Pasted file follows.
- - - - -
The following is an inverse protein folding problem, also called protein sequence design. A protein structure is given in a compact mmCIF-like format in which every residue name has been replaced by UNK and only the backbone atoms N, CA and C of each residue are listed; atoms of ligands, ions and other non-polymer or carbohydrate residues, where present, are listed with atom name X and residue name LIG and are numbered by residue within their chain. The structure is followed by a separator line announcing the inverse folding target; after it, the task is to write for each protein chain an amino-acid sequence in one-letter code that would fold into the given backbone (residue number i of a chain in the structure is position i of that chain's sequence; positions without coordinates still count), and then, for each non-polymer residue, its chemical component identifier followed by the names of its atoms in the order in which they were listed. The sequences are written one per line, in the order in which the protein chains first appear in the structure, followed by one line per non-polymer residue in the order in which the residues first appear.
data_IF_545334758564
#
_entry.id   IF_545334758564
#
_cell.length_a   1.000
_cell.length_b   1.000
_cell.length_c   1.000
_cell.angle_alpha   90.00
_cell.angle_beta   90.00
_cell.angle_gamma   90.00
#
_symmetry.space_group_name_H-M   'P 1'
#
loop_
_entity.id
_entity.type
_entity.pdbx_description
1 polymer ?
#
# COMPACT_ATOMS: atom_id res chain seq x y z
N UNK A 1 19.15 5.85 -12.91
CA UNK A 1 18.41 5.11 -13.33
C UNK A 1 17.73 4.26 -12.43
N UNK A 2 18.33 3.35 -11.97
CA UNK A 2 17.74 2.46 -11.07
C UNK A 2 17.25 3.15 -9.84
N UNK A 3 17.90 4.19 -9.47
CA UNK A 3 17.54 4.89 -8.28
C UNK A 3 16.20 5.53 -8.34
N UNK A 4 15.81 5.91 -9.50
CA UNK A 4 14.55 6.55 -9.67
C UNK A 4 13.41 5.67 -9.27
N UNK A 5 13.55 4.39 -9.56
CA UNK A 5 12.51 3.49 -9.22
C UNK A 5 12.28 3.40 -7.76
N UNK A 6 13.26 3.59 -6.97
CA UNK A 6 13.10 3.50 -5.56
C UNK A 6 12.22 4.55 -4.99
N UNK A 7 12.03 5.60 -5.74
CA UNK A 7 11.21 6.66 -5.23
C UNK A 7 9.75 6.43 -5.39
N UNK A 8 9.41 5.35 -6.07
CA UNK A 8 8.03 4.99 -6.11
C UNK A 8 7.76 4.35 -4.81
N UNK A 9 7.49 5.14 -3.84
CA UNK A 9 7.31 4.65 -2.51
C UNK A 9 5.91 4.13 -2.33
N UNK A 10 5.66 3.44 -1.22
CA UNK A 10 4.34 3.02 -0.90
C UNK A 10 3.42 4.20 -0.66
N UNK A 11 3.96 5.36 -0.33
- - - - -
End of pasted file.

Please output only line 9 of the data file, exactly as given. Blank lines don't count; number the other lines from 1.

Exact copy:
_cell.angle_alpha   90.00